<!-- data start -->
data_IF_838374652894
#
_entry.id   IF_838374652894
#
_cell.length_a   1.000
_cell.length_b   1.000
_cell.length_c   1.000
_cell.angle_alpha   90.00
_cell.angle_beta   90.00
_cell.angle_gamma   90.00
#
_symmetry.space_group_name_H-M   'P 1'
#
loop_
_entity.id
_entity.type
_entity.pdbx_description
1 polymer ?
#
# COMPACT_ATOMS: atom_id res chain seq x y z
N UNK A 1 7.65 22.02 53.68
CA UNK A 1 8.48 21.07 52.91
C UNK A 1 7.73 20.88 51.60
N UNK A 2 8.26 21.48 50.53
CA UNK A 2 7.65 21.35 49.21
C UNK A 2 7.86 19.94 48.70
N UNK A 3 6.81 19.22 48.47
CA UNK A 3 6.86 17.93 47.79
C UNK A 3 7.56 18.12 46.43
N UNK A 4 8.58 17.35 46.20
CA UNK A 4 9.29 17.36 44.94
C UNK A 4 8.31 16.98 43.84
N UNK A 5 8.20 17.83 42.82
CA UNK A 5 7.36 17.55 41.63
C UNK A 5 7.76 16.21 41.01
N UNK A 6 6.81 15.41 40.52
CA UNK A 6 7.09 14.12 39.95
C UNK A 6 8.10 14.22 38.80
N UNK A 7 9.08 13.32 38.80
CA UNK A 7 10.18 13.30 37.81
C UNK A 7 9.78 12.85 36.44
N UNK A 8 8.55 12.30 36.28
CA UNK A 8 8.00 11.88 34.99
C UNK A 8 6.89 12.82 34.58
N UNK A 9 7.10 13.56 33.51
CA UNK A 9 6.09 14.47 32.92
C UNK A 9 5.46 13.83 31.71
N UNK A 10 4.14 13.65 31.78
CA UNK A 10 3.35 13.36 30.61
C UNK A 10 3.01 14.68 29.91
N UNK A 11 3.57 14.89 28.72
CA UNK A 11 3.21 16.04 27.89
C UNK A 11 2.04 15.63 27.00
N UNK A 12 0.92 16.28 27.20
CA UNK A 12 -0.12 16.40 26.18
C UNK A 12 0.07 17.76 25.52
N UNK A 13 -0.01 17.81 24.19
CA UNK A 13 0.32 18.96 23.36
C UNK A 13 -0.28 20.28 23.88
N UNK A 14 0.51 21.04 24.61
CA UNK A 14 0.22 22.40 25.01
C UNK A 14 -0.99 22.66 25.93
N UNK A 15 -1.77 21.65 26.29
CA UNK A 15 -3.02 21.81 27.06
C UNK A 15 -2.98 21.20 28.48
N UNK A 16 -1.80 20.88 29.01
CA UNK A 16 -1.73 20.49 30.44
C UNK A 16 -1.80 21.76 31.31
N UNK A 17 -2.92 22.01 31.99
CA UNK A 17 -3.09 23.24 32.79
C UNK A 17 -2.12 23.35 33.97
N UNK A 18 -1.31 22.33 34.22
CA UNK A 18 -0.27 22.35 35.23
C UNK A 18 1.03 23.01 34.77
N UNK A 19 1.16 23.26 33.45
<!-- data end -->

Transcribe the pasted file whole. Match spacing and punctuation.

data_IF_838374652894
#
_entry.id   IF_838374652894
#
_cell.length_a   1.000
_cell.length_b   1.000
_cell.length_c   1.000
_cell.angle_alpha   90.00
_cell.angle_beta   90.00
_cell.angle_gamma   90.00
#
_symmetry.space_group_name_H-M   'P 1'
#
loop_
_entity.id
_entity.type
_entity.pdbx_description
1 polymer ?
#
# COMPACT_ATOMS: atom_id res chain seq x y z
N UNK A 1 7.65 22.02 53.68
CA UNK A 1 8.48 21.07 52.91
C UNK A 1 7.73 20.88 51.60
N UNK A 2 8.26 21.48 50.53
CA UNK A 2 7.65 21.35 49.21
C UNK A 2 7.86 19.94 48.70
N UNK A 3 6.81 19.22 48.47
CA UNK A 3 6.86 17.93 47.79
C UNK A 3 7.56 18.12 46.43
N UNK A 4 8.58 17.35 46.20
CA UNK A 4 9.29 17.36 44.94
C UNK A 4 8.31 16.98 43.84
N UNK A 5 8.20 17.83 42.82
CA UNK A 5 7.36 17.55 41.63
C UNK A 5 7.76 16.21 41.01
N UNK A 6 6.81 15.41 40.52
CA UNK A 6 7.09 14.12 39.95
C UNK A 6 8.10 14.22 38.80
N UNK A 7 9.08 13.32 38.80
CA UNK A 7 10.18 13.30 37.81
C UNK A 7 9.78 12.85 36.44
N UNK A 8 8.55 12.30 36.28
CA UNK A 8 8.00 11.88 34.99
C UNK A 8 6.89 12.82 34.58
N UNK A 9 7.10 13.56 33.51
CA UNK A 9 6.09 14.47 32.92
C UNK A 9 5.46 13.83 31.71
N UNK A 10 4.14 13.65 31.78
CA UNK A 10 3.35 13.36 30.61
C UNK A 10 3.01 14.68 29.91
N UNK A 11 3.57 14.89 28.72
CA UNK A 11 3.21 16.04 27.89
C UNK A 11 2.04 15.63 27.00
N UNK A 12 0.92 16.28 27.20
CA UNK A 12 -0.12 16.40 26.18
C UNK A 12 0.07 17.76 25.52
N UNK A 13 -0.01 17.81 24.19
CA UNK A 13 0.32 18.96 23.36
C UNK A 13 -0.28 20.28 23.88
N UNK A 14 0.51 21.04 24.61
CA UNK A 14 0.22 22.40 25.01
C UNK A 14 -0.99 22.66 25.93
N UNK A 15 -1.77 21.65 26.29
CA UNK A 15 -3.02 21.81 27.06
C UNK A 15 -2.98 21.20 28.48
N UNK A 16 -1.80 20.88 29.01
CA UNK A 16 -1.73 20.49 30.44
C UNK A 16 -1.80 21.76 31.31
N UNK A 17 -2.92 22.01 31.99
CA UNK A 17 -3.09 23.24 32.79
C UNK A 17 -2.12 23.35 33.97
N UNK A 18 -1.31 22.33 34.22
CA UNK A 18 -0.27 22.35 35.23
C UNK A 18 1.03 23.01 34.77
N UNK A 19 1.16 23.26 33.45